Sodium channel Nav1.7 has emerged as a target of considerable interest in pain research, since loss-of-function mutations in SCN9A, the gene that encodes Nav1.7, are associated with a syndrome of congenital insensitivity to pain, gain-of-function mutations are linked to the debiliting chronic pain conditions erythromelalgia and paroxysmal extreme pain disorder, and upregulated expression of Nav1.7 accompanies pain in diabetes and inflammation. Since Nav1.7 has been implicated as playing a critical role in pain pathways, we examined by immunocytochemical methods the expression and distribution of Nav1.7 in rat dorsal root ganglia neurons, from peripheral terminals in the skin to central terminals in the spinal cord dorsal horn.
Interruption of energy supply to peripheral axons is a cause of axon loss. We determined whether glycogen was present in mammalian peripheral nerve, and whether it supported axon conduction during aglycemia.
Macrophages are dynamic participants in destruction of white matter in active multiple sclerosis (MS) plaques. Regulation of phagocytosis and myelin degradation along endosomal pathways in macrophages is highly-orchestrated and critically-dependent upon acidification of endosomal lumena. Evidence from in vitro studies with macrophages and THP-1 cells suggests that sodium channel Nav1.5 is present in the limiting membrane of maturing endosomes where it plays a prominent role in the accumulation of protons. However, a contribution of the Nav1.5 channel to macrophage-mediated events in vivo has not been demonstrated.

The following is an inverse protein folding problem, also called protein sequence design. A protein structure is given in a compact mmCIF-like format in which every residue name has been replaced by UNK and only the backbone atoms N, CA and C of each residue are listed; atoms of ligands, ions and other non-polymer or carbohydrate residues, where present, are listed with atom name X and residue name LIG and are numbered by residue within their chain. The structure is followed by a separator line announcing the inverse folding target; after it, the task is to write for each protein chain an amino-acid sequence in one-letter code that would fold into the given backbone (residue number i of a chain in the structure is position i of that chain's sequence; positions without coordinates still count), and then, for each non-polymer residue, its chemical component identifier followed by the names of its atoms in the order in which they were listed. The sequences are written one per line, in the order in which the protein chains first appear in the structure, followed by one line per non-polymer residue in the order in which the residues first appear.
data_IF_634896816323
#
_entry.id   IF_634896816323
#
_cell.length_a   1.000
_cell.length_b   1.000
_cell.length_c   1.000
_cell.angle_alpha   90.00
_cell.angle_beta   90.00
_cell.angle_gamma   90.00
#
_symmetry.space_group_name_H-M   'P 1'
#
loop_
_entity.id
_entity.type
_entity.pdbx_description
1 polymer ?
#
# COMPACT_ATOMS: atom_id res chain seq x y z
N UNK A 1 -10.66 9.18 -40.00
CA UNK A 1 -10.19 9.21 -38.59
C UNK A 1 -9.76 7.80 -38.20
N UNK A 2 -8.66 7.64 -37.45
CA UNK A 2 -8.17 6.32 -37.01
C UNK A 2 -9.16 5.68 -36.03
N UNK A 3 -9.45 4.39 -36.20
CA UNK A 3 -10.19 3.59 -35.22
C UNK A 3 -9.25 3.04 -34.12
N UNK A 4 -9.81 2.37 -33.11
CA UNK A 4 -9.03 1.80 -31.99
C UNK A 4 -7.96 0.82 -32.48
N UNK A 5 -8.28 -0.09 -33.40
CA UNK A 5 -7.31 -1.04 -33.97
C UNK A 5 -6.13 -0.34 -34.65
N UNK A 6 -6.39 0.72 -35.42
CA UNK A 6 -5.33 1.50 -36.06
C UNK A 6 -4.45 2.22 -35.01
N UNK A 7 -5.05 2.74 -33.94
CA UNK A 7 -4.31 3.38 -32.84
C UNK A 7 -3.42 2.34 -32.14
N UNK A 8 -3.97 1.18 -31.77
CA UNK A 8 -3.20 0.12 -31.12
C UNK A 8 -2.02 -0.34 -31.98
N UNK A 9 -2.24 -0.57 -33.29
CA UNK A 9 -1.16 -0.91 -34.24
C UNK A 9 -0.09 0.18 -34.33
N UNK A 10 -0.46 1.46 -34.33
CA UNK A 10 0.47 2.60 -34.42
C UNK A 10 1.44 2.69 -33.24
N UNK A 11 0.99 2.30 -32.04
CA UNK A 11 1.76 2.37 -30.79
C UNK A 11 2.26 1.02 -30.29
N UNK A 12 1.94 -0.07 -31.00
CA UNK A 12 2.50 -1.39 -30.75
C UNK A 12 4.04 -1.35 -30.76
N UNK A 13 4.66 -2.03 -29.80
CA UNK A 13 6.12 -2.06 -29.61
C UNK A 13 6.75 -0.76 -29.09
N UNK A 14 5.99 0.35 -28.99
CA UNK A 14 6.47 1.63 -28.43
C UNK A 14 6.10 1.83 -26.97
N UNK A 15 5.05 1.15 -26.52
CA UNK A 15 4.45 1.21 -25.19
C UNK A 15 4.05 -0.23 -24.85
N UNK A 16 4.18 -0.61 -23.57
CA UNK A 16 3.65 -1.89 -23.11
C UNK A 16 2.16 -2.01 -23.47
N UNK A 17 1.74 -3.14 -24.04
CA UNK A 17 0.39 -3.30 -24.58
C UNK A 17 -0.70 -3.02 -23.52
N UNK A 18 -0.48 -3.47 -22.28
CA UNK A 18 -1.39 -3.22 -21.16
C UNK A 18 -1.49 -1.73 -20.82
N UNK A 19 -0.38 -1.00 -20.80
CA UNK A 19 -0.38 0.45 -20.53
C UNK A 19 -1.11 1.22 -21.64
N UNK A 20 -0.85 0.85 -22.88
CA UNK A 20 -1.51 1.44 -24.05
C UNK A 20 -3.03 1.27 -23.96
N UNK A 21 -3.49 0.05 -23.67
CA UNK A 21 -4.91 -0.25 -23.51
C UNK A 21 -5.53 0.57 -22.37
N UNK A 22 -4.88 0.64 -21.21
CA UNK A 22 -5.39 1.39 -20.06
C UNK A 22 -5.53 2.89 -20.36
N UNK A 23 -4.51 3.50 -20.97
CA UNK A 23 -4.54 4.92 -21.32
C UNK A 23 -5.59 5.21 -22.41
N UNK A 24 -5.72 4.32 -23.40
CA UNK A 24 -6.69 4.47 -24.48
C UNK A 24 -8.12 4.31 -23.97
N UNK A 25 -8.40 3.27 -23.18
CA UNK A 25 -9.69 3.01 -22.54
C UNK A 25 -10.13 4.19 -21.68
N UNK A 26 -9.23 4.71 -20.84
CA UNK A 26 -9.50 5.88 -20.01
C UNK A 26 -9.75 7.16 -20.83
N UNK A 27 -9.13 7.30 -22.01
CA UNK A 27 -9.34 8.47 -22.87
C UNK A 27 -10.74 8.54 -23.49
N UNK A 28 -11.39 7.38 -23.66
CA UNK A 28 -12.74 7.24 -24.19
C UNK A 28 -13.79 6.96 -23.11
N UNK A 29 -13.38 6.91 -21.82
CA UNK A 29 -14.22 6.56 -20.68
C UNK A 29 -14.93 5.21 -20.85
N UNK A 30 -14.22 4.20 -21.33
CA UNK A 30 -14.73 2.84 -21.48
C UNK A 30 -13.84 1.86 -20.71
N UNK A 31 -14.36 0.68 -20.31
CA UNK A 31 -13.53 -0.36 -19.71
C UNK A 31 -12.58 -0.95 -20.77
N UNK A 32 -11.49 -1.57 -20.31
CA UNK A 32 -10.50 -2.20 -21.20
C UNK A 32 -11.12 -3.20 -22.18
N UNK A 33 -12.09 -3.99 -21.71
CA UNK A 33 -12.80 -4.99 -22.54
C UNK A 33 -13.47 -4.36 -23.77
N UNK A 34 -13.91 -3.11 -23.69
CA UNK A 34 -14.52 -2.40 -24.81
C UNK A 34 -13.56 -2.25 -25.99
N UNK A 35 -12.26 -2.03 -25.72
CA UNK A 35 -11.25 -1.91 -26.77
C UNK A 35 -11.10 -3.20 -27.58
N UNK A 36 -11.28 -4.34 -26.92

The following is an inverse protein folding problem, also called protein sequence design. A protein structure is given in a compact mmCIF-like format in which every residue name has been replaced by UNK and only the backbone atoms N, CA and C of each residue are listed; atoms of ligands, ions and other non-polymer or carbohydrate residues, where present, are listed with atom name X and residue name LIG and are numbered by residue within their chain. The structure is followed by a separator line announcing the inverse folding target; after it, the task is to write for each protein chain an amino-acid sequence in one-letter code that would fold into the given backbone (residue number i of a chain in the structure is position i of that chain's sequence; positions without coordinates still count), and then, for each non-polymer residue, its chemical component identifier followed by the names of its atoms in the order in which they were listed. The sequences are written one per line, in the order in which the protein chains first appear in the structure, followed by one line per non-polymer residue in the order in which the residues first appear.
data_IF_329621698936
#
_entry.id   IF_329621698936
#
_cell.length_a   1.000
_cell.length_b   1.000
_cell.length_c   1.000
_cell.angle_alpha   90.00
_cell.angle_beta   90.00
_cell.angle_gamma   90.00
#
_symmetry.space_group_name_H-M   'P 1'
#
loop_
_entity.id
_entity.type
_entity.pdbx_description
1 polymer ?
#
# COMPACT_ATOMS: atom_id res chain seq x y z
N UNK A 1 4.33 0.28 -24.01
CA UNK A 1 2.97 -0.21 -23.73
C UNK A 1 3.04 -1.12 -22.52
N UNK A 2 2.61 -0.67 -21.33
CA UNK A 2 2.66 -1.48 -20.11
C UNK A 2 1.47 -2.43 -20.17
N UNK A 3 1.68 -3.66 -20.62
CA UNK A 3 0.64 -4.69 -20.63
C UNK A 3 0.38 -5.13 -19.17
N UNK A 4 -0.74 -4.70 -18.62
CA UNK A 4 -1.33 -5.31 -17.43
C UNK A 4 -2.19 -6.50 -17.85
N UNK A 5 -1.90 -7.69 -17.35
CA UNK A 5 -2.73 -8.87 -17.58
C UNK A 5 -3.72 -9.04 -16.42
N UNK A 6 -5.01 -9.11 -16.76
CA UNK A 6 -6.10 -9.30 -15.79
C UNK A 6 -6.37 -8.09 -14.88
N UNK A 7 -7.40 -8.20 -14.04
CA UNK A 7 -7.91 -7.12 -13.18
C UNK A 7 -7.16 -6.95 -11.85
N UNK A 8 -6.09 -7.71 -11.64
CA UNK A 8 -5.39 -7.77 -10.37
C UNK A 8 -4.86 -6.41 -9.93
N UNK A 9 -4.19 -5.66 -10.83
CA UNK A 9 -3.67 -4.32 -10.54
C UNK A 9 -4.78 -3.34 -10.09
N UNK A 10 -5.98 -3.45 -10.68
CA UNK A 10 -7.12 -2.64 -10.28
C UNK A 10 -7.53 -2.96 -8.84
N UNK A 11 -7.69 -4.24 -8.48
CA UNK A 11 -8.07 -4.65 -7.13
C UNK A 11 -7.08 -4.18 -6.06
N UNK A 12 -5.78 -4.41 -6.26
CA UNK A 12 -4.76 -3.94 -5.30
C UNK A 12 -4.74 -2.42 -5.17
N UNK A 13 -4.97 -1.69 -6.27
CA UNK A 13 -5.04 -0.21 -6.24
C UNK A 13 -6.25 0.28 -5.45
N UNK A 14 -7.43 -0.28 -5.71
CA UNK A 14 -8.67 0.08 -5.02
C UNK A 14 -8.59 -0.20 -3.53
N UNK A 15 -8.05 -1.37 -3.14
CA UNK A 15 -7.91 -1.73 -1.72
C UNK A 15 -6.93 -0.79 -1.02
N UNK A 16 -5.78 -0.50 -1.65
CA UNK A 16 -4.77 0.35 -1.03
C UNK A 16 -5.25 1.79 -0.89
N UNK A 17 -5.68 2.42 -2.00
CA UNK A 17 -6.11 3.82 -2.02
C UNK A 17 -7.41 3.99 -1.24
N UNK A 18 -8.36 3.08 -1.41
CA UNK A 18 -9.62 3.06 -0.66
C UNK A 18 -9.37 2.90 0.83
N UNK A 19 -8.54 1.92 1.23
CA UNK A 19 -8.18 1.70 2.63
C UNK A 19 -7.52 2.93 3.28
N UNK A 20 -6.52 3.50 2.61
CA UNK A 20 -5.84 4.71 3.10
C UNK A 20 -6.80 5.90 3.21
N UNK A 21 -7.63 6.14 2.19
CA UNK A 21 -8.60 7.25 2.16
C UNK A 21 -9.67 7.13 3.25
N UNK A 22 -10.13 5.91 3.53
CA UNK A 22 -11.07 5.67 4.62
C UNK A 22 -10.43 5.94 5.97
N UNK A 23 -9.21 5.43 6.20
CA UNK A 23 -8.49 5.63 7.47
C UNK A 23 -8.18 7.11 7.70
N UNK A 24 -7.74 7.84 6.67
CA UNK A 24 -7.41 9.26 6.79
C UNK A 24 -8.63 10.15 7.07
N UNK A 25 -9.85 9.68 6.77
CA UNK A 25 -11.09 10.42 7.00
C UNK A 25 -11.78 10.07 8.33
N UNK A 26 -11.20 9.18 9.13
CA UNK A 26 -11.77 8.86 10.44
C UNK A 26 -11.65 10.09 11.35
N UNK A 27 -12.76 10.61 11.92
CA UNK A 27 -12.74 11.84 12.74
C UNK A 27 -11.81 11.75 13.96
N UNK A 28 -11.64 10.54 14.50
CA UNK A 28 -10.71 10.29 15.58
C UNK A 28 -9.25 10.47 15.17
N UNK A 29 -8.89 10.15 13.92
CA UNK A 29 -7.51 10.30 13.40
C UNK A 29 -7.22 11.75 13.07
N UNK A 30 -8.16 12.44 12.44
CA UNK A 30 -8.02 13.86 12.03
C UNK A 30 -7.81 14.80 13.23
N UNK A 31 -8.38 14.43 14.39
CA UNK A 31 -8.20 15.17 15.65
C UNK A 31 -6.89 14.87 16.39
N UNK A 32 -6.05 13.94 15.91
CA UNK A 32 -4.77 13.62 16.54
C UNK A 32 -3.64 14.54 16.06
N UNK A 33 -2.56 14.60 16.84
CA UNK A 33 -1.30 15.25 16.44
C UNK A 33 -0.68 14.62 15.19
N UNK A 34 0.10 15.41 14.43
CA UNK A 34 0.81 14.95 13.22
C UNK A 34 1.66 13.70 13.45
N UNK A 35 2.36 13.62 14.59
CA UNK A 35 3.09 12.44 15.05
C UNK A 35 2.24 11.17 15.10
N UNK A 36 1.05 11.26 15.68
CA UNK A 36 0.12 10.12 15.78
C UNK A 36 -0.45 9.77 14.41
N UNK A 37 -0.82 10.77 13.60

Cerebellar dysfunction in multiple sclerosis (MS) contributes significantly to disability, is relatively refractory to symptomatic therapy, and often progresses despite treatment with disease-modifying agents. We previously observed that sodium channel Nav1.8, whose expression is normally restricted to the peripheral nervous system, is present in cerebellar Purkinje neurons in a mouse model of MS (experimental autoimmune encephalomyelitis [EAE]) and in humans with MS. Here, we tested the hypothesis that upregulation of Nav1.8 in cerebellum in MS and EAE has functional consequences contributing to symptom burden.